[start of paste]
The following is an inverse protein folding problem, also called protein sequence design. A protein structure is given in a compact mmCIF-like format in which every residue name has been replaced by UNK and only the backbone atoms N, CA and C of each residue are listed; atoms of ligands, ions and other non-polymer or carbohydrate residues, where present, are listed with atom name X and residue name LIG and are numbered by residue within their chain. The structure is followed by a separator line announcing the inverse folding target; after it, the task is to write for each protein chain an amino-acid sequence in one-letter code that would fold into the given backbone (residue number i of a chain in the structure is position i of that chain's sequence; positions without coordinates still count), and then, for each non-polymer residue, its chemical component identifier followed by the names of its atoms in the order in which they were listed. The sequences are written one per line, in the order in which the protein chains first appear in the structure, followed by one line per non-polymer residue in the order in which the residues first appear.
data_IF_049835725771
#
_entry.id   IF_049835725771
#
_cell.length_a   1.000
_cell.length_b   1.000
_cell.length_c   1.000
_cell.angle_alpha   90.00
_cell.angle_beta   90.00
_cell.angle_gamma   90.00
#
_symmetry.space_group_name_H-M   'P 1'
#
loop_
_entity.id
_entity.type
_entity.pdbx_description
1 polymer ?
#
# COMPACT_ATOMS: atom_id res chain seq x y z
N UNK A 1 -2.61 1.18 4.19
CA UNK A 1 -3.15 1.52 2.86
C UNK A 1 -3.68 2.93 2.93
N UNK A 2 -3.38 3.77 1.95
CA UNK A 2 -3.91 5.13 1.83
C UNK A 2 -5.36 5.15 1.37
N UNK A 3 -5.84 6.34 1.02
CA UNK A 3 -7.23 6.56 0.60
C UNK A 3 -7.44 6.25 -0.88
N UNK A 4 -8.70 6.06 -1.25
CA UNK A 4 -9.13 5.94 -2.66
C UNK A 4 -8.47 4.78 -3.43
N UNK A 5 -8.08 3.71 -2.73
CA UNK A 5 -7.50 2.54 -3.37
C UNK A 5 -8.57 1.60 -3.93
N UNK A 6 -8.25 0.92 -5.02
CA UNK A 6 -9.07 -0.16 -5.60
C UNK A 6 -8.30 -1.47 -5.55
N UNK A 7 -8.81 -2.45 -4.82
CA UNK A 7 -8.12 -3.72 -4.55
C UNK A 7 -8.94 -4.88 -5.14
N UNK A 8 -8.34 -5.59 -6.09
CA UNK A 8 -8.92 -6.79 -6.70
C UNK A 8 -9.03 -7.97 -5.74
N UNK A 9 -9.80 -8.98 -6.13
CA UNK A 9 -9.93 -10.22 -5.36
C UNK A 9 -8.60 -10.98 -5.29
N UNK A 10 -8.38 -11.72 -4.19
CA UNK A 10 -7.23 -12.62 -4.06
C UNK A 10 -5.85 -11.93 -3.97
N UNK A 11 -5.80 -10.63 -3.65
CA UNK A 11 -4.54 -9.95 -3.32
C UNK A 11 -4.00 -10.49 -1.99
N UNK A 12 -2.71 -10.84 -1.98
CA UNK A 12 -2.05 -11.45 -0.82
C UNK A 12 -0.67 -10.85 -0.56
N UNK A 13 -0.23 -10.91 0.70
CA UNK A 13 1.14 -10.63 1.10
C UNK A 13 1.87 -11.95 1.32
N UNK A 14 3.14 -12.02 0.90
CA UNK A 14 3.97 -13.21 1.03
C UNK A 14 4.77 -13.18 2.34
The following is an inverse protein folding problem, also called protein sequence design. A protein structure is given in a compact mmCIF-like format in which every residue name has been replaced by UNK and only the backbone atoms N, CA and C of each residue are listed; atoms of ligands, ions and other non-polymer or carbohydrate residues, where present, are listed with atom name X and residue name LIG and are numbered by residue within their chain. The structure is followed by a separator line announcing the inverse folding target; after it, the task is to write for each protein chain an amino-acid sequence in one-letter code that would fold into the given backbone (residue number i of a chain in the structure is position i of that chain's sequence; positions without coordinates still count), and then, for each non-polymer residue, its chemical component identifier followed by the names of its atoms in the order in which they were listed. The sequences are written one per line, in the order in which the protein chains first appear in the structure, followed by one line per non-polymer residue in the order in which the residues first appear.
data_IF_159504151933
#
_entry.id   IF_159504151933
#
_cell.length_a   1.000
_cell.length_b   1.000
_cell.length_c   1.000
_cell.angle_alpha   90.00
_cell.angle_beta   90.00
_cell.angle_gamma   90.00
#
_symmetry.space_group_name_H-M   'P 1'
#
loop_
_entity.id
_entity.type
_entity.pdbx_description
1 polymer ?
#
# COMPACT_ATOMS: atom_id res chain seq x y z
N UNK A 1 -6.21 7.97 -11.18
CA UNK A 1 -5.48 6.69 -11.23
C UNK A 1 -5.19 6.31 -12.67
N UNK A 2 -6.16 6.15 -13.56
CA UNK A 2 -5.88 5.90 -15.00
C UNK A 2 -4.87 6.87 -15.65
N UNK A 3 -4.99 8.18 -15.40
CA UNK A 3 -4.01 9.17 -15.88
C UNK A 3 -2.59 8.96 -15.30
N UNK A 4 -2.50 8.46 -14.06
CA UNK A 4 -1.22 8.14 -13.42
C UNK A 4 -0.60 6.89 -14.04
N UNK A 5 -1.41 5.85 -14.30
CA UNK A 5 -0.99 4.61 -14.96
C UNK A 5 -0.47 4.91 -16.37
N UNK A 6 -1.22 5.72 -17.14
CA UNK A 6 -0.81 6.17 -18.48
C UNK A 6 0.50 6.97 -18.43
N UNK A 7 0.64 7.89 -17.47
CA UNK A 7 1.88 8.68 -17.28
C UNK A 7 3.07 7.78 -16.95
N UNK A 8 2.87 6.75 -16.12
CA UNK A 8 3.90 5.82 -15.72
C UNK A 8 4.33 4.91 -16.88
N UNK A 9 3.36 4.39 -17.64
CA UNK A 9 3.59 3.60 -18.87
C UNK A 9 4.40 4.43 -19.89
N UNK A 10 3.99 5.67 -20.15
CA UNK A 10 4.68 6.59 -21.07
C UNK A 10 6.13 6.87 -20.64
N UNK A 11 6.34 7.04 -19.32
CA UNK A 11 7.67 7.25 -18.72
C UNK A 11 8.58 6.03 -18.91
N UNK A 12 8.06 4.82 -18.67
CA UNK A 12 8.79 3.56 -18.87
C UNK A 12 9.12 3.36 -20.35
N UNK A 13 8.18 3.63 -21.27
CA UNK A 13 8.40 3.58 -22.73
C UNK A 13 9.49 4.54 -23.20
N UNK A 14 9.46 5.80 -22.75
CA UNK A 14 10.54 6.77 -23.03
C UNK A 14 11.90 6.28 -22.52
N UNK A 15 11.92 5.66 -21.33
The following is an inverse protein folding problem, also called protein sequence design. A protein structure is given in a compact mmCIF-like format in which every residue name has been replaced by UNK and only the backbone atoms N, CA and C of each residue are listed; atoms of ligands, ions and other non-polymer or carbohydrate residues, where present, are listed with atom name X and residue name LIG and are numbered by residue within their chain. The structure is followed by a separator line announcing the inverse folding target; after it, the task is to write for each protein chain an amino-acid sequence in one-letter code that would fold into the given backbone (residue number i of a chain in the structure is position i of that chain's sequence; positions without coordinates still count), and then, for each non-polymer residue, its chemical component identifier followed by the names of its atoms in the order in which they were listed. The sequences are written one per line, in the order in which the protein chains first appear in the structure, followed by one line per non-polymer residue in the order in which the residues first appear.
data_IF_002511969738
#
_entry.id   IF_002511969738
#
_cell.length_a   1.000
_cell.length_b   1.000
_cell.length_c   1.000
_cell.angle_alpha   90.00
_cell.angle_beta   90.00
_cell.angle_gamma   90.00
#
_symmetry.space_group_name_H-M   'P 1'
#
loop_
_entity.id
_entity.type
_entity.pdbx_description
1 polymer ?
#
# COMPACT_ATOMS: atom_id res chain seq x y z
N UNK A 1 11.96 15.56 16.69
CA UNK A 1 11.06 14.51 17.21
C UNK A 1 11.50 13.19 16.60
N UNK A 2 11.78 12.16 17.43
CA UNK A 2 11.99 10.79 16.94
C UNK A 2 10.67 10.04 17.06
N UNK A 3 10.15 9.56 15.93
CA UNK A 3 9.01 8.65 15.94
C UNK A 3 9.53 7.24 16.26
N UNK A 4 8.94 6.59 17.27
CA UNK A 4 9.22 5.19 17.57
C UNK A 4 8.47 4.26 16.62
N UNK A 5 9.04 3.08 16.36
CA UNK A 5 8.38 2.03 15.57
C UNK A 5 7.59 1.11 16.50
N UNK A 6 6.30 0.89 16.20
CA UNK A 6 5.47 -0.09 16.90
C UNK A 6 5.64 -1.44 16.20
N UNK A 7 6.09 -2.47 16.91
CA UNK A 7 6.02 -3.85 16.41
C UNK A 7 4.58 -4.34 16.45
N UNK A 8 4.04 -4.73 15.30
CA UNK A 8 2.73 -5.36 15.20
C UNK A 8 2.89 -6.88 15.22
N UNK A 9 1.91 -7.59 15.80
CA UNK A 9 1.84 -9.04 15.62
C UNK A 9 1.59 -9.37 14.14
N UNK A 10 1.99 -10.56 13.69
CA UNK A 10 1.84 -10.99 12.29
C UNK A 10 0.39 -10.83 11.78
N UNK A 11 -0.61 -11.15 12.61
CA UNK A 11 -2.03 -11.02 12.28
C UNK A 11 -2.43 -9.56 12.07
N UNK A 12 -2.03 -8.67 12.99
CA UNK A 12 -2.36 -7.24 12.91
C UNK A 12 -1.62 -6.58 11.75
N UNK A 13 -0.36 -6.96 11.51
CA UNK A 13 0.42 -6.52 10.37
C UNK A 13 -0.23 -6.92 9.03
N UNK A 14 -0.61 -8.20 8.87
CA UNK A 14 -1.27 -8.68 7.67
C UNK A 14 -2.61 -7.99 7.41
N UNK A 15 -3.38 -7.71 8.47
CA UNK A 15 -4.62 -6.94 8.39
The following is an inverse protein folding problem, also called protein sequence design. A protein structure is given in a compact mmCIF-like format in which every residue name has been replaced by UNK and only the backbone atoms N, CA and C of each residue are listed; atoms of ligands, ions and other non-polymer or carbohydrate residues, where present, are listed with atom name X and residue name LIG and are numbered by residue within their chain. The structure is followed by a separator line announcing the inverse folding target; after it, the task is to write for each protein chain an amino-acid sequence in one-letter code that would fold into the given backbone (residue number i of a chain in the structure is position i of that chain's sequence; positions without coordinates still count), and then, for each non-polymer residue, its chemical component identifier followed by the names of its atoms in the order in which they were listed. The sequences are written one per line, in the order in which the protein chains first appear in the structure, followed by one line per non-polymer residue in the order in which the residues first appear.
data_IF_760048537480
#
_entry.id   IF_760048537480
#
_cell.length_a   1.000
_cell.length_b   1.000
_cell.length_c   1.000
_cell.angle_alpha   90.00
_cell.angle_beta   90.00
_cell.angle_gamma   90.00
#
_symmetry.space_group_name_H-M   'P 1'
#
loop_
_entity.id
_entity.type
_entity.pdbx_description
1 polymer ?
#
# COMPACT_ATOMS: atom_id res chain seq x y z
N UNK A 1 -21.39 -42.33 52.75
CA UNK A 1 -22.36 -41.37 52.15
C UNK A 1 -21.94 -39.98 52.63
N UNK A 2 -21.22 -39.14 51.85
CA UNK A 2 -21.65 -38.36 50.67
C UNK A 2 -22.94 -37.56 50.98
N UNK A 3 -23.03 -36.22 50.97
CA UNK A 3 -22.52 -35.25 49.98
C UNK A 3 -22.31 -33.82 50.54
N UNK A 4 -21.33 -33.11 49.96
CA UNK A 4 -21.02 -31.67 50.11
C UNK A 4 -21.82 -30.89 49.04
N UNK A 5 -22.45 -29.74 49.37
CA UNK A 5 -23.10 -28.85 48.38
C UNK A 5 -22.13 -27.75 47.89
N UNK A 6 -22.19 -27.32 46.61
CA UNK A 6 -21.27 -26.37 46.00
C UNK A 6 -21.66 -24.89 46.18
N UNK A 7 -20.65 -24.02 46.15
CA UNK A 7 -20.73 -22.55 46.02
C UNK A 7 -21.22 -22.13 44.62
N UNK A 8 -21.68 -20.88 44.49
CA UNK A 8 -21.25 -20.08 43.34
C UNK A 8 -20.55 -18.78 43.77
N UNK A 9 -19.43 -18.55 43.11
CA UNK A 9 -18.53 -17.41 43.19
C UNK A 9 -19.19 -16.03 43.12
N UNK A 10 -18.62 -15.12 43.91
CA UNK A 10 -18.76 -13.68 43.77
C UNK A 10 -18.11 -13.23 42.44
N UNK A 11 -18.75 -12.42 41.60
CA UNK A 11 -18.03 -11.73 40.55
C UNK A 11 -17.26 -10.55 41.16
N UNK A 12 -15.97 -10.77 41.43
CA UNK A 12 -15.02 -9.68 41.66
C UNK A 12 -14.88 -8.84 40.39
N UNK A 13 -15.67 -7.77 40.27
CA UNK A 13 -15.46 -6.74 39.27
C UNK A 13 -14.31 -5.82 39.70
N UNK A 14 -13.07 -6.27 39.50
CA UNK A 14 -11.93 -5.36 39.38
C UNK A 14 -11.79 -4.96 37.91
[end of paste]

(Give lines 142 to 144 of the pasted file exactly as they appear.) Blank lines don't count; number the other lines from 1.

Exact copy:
loop_
_entity.id
_entity.type